Calling Jackson’s story one of redemption “doesn’t do the trick,” said Herr. “She’s the kind of person who has spent so much time in prison, and has had so much involvement with the church and its choir there, that it has shaped her being. She’s had to redefine herself and find a reason to get up every day. She is working very hard to be the best possible version of herself that she can be, by herself and for herself.”

“To me [Jackson’s dilemma] is a complete waste of a human life,” said Gabriella Ferrara (L’19). “She’s not just a model citizen, she’s a model person. She’s smart, she’s a leader and she has much to offer the world. We’re really waiting on the state to hire another psychologist to this risk assessment. Mrs. Jackson’s legal team last academic year even proposed setting up a crowdfunding campaign to raise funds to secure a psychologist, but the commission rejected this proposal.

“The best thing we can do,” she said, “is try to educate people and act as amplifiers of her story in our efforts to get her out.”

Moral Cost

David Blumberg, chairman of the MPC, said the commission has “been trying to hire a board-licensed psychologist with two years’ correctional experience for the state for several years.

“We’ve had no applicants for the adult program since it pays just $70,000 per year,” he said, “but recently, we found a qualified candidate and we’re optimistic about hiring that person.”

Blumberg recalled when he started as MPC chairman in 2004, “the wait was more than three years. We worked diligently to get the wait period down to 10 months by 2015,” he said, “but then we had to rehear more than 300 cases of juvenile lifers due to various Supreme Court rulings.”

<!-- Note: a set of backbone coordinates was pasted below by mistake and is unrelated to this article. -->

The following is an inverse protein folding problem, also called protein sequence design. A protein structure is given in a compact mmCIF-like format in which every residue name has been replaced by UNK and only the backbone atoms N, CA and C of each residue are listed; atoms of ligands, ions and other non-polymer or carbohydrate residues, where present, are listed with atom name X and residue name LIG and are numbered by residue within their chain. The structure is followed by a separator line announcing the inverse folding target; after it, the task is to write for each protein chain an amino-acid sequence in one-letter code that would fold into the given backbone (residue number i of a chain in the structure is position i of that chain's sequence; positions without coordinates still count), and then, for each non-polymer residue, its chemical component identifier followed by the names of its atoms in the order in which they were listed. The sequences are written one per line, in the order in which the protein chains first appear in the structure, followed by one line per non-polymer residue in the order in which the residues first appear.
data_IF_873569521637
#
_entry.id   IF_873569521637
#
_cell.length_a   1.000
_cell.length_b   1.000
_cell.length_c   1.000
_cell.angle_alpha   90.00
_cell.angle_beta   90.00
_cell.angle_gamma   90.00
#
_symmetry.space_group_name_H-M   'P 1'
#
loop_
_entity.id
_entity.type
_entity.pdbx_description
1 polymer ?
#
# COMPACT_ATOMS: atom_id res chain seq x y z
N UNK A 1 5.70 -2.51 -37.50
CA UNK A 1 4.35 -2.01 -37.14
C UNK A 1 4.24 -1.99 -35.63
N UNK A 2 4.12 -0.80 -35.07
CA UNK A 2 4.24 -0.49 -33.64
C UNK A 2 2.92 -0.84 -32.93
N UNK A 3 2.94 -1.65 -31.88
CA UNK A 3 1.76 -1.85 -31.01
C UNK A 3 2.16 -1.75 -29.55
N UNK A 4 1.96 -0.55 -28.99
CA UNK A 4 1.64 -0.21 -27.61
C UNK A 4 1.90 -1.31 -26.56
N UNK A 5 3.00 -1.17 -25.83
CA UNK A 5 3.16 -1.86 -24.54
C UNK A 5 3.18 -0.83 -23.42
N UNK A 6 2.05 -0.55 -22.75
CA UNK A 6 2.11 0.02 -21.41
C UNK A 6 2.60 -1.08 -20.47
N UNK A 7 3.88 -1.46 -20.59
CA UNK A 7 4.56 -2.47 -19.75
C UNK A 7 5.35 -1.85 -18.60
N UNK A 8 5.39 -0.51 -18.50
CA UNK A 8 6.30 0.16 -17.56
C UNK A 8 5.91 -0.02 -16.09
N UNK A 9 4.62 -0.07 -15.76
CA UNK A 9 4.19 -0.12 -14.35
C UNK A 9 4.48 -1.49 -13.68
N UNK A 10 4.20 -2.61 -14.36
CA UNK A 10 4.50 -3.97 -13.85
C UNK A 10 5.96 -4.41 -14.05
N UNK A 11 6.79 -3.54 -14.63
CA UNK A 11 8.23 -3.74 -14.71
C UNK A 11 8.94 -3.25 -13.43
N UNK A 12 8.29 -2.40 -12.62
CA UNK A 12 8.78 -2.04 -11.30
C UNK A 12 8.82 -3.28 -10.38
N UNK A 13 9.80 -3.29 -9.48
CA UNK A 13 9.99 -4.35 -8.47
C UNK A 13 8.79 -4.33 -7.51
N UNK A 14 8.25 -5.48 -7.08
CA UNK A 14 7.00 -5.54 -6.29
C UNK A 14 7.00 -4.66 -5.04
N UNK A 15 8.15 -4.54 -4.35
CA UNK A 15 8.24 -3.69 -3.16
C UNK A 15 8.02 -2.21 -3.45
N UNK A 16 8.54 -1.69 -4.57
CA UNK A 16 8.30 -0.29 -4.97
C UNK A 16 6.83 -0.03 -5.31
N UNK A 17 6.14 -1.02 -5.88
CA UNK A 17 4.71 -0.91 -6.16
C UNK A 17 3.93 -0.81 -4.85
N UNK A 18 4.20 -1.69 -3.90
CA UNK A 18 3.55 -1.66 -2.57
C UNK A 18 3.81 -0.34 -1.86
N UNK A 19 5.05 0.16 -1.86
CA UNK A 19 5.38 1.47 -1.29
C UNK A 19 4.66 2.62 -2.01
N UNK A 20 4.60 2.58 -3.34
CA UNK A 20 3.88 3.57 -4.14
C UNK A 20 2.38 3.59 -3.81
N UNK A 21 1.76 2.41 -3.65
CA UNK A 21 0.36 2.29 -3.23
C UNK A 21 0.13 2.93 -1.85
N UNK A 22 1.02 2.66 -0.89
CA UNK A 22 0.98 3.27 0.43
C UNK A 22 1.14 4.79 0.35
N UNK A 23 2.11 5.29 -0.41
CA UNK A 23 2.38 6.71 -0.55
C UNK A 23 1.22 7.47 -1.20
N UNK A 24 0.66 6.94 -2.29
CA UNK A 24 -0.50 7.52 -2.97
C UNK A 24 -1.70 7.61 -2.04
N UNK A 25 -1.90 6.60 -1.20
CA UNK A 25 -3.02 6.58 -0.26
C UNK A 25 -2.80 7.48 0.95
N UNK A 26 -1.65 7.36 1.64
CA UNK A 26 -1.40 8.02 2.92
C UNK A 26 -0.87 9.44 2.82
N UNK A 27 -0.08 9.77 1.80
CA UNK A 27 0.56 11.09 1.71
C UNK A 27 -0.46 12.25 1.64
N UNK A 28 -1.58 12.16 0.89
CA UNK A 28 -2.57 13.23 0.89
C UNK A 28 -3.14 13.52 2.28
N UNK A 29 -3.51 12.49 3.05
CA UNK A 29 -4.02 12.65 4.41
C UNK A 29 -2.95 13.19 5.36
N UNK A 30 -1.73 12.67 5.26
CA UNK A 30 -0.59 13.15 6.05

Herr pointed out the financial repercussions of such cases. “For the state to be saying that it doesn’t have the money to hire one more risk assessment psychologist to handle the overload of cases seems shortsighted,” he said. “That means the state is unwilling to spend a comparatively small amount of money to save itself a great deal of money in the long term.”

Smith concurred. “It costs taxpayers, true, but the moral cost is greater,” she said. “In New York, we had a case where a woman got out of prison in a month. [Maryland Governor] Larry Hogan could really step up …and not let her needlessly languish in prison, and do the right thing. Keeping her incarcerated doesn’t make sense ― financially or morally.”

In the aftermath of the test, as the 3L students prepared for Commencement, Herr reflected on how the Georgetown Law clinic experience is a wholly unique part of the legal education. “It’s a dramatic shift from reading and discussing case law to arguing it on behalf of clients in DC Superior Court,” he said, adding that working with a prisoner makes students consider a world they might never have interacted with.

“What does it mean to be working with and representing clients serving long term prison sentences?” he said. “It humanizes them. It is easy for many communities, particularly legal ones, to get on board with reducing sentences for menial drug offenders. That is not who we’re talking about…Ms. Jackson is proof that singular actions need not define our entire lives. She teaches us that we are more than the sum of our worst choices. Ms. Jackson’s story is a way for us to hear that larger message.”

“We had to think creatively about ways to share her story,” Ferrara said. “We reached out to reporters, grassroots organizations in Maryland — we even made an audio pitch out of one of our phone conversations with her to send out to newspapers. When we finally got in touch with Ann Marimow of The Washington Post, it was a big break for us. We’re confident that her writing moved things along and enabled Ms. Jackson to have her risk assessment on May 1. Now, we’re just waiting on final approval from Governor Hogan. Let me be clear: this was a small victory in the overall fight to get Ms. Jackson through this unnecessarily long process and back into the community. But it was a victory, nonetheless.”